Fecal Microbial Transplantation (FMT)

Medically reviewed by: Gary H. Hoffman, MD



Everything comes at a cost. Not uncommonly, patients who have been treated with antibiotics for one type of infection, develop a second, opportunistic infection. When a majority of normal or pathogenic bacteria are removed by antibiotics used to treat an active infection, there may be an overgrowth of previously dormant and harmless bacteria, which now have the “opportunity” to wreak their own brand of havoc. This first unintended consequence has led to a second unintended consequence, the emergence of new resistant strains of opportunistic bacteria such as the commensal Clostridium difficile (C. diff.)

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In the gastrointestinal tract, the opportunistic Clostridium difficile, an anaerobic, spore-forming, Gram-positive bacillus, is the potential culprit which may produce toxins that cause abdominal discomfort and diarrhea. C. diff. is the most common cause of pseudomembranous colitis, a term which refers to the membranes seen in an infected, inflamed colon. The membranes are thick collections of inflammatory cells, fibrin and necrotic debris. Pseudomembranous colitis can progress to toxic megacolon, which is a life threatening, acute colonic distention. Each year, fifteen thousand hospitalized patients die as a result of toxic megacolon, an unintended result of antibiotic usage.

Pseudomembranous colitis may affect outpatients or inpatients. The infection rate increases with the length of inpatient hospitalization. The most common symptoms are abdominal pain and bloating and a profuse watery diarrhea in an individual who has been treated with antibiotics or chemotherapeutic drugs. Almost any antibiotic can cause a Clostridium difficile infection with the most common offender being the cephalosporins and the fluoroquinolones. Symptoms are often accompanied by lethargy, fever and an elevated white blood cell count.


When present outside of the body, the bacteria exist as heat-resistant spores, which are viable for long periods of time and are resistant to the majority of the commercially available alcohol-based disinfectants. The commonly used hand gels, so often found in dispensers throughout hospitals, are likewise ineffective. Soaps and bleach-based products can eradicate the spores. For the average person, the most reliable method of killing these spores is good, ole fashioned, thorough hand washing with soap and water. Hand washing while twice, very slowly singing Row, Row, Row Your Boat, or Happy Birthday To You, should do the job. C. diff. does not routinely infect all who come in contact with it. Nevertheless, please continue washing and singing while visiting in the hospital.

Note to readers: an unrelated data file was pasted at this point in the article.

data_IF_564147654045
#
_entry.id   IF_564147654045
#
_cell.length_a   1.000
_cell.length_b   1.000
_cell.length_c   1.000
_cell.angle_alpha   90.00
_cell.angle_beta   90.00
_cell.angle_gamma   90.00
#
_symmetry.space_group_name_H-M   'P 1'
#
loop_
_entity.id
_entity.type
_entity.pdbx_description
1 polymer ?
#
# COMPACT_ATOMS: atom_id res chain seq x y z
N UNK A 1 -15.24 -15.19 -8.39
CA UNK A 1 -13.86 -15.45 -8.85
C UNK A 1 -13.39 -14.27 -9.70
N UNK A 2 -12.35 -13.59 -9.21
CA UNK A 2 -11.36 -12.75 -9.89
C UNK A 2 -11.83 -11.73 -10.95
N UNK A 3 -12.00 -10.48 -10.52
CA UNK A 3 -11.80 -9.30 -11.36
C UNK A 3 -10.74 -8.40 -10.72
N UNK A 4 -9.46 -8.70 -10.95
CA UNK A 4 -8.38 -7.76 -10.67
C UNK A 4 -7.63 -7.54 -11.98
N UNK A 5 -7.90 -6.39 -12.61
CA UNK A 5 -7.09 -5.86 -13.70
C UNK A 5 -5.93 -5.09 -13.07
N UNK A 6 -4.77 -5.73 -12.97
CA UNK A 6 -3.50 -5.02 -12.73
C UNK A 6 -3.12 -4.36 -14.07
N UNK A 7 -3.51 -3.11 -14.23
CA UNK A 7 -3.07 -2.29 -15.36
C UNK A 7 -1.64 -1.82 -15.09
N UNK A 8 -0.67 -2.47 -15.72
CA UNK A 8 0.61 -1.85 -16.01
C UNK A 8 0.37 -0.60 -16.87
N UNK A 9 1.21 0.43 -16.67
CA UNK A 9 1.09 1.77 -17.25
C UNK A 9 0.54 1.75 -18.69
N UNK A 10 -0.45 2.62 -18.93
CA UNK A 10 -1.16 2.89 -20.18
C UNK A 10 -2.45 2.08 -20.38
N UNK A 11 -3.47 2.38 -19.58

If ingested, the acid-resistant spores pass undigested through the stomach and arrive in the colon, where, when exposed to bile acids, they resume bacterial growth and reproduction, and produce disease-causing cytotoxins and enterotoxins. It is these toxins which are responsible for the colonic inflammation and pseumembranes seen in pseudomembranous colitis.


Does all of this vexation and brouhaha revolve around simple diarrhea? Unfortunately, simple diarrhea can rapidly become complicated diarrhea. C. diff diarrhea and pseudomembranous colitis can progress quickly beyond Row, Row, Row Your Boat. Most surgeons know of at least one patient who has succumbed to this disease.

Accurate and timely diagnosis is imperative in preventing the spread of the infection and ensuring that the treatment is directed toward the correct disease. As not all diarrhea is caused by C. diff., it is important that treating physicians embark on a protocol which is based on a correct diagnosis.

In the past, toxin identification required the collection of three stool samples. Each sample took unduly long to analyze for the presence of the toxin. This was problematic as antibiotic therapy was delayed pending collection and analysis of multiple diarrheal samples Today, testing is performed on one fresh, liquid stool and the C. diff. toxin can be identified within six hours of collection.